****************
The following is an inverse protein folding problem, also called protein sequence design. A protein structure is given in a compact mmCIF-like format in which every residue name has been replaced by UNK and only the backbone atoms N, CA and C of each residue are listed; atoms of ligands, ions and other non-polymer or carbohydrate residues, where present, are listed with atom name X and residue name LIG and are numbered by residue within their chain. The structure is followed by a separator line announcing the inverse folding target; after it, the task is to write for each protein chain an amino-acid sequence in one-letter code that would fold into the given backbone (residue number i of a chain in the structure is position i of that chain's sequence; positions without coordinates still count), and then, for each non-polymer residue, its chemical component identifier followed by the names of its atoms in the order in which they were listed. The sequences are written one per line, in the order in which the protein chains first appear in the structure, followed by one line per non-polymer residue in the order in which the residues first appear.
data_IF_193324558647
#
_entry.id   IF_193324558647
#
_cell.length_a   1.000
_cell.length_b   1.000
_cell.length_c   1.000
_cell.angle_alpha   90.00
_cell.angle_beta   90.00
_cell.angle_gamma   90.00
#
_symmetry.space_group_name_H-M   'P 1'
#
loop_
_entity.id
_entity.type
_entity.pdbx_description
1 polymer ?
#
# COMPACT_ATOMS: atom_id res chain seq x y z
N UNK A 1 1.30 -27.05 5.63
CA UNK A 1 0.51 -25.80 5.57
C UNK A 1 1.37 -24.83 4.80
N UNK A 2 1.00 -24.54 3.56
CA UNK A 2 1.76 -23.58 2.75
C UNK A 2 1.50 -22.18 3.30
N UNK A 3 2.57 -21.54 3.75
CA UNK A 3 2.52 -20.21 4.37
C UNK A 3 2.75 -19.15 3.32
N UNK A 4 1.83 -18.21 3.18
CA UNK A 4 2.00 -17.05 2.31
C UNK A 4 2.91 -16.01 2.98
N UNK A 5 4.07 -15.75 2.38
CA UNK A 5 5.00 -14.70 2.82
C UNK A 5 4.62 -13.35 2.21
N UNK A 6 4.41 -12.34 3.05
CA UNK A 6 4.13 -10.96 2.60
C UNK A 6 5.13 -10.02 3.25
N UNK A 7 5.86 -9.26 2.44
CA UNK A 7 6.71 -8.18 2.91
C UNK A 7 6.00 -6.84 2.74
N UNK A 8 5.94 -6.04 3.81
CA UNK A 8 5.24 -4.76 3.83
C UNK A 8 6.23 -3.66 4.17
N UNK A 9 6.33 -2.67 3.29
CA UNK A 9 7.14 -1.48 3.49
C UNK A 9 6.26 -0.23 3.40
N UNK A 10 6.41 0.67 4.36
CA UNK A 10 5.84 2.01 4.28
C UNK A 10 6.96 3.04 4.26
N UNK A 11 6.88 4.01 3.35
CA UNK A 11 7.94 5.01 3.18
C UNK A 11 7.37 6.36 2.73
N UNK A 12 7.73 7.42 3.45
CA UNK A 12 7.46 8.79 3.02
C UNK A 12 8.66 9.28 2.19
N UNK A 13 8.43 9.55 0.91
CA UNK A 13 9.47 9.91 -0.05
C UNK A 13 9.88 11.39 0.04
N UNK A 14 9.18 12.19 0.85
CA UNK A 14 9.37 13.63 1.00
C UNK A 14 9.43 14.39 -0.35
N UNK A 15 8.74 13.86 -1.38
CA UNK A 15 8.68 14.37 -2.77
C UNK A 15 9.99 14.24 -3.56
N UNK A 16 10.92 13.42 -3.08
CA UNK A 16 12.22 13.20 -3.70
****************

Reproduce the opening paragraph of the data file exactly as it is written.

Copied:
The following is an inverse protein folding problem, also called protein sequence design. A protein structure is given in a compact mmCIF-like format in which every residue name has been replaced by UNK and only the backbone atoms N, CA and C of each residue are listed; atoms of ligands, ions and other non-polymer or carbohydrate residues, where present, are listed with atom name X and residue name LIG and are numbered by residue within their chain. The structure is followed by a separator line announcing the inverse folding target; after it, the task is to write for each protein chain an amino-acid sequence in one-letter code that would fold into the given backbone (residue number i of a chain in the structure is position i of that chain's sequence; positions without coordinates still count), and then, for each non-polymer residue, its chemical component identifier followed by the names of its atoms in the order in which they were listed. The sequences are written one per line, in the order in which the protein chains first appear in the structure, followed by one line per non-polymer residue in the order in which the residues first appear.